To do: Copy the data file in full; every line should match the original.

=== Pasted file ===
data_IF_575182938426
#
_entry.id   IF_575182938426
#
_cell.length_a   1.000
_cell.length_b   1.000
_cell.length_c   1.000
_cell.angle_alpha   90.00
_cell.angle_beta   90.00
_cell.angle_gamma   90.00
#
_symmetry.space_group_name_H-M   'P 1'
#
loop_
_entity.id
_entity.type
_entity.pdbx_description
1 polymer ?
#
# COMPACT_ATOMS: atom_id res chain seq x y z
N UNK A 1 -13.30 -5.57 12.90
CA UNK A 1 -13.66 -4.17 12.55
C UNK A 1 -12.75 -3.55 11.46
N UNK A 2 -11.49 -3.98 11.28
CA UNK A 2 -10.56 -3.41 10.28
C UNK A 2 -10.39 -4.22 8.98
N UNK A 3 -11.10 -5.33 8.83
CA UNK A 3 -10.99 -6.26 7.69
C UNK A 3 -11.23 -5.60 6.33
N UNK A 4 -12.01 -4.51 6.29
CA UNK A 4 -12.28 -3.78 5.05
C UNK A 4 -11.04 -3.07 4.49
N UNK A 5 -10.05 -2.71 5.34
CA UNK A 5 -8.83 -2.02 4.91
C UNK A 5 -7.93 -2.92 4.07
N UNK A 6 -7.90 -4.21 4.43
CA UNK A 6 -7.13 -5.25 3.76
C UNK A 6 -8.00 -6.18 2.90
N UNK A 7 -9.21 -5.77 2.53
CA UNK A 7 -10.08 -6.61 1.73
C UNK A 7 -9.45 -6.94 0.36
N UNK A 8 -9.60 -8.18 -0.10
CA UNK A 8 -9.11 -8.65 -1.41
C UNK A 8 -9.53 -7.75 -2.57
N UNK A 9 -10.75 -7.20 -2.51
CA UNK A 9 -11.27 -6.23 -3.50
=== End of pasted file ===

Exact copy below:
data_IF_575182938426
#
_entry.id   IF_575182938426
#
_cell.length_a   1.000
_cell.length_b   1.000
_cell.length_c   1.000
_cell.angle_alpha   90.00
_cell.angle_beta   90.00
_cell.angle_gamma   90.00
#
_symmetry.space_group_name_H-M   'P 1'
#
loop_
_entity.id
_entity.type
_entity.pdbx_description
1 polymer ?
#
# COMPACT_ATOMS: atom_id res chain seq x y z
N UNK A 1 -13.30 -5.57 12.90
CA UNK A 1 -13.66 -4.17 12.55
C UNK A 1 -12.75 -3.55 11.46
N UNK A 2 -11.49 -3.98 11.28
CA UNK A 2 -10.56 -3.41 10.28
C UNK A 2 -10.39 -4.22 8.98
N UNK A 3 -11.10 -5.33 8.83
CA UNK A 3 -10.99 -6.26 7.69
C UNK A 3 -11.23 -5.60 6.33
N UNK A 4 -12.01 -4.51 6.29
CA UNK A 4 -12.28 -3.78 5.05
C UNK A 4 -11.04 -3.07 4.49
N UNK A 5 -10.05 -2.71 5.34
CA UNK A 5 -8.83 -2.02 4.91
C UNK A 5 -7.93 -2.92 4.07
N UNK A 6 -7.90 -4.21 4.43
CA UNK A 6 -7.13 -5.25 3.76
C UNK A 6 -8.00 -6.18 2.90
N UNK A 7 -9.21 -5.77 2.53
CA UNK A 7 -10.08 -6.61 1.73
C UNK A 7 -9.45 -6.94 0.36
N UNK A 8 -9.60 -8.18 -0.10
CA UNK A 8 -9.11 -8.65 -1.41
C UNK A 8 -9.53 -7.75 -2.57
N UNK A 9 -10.75 -7.20 -2.51
CA UNK A 9 -11.27 -6.23 -3.50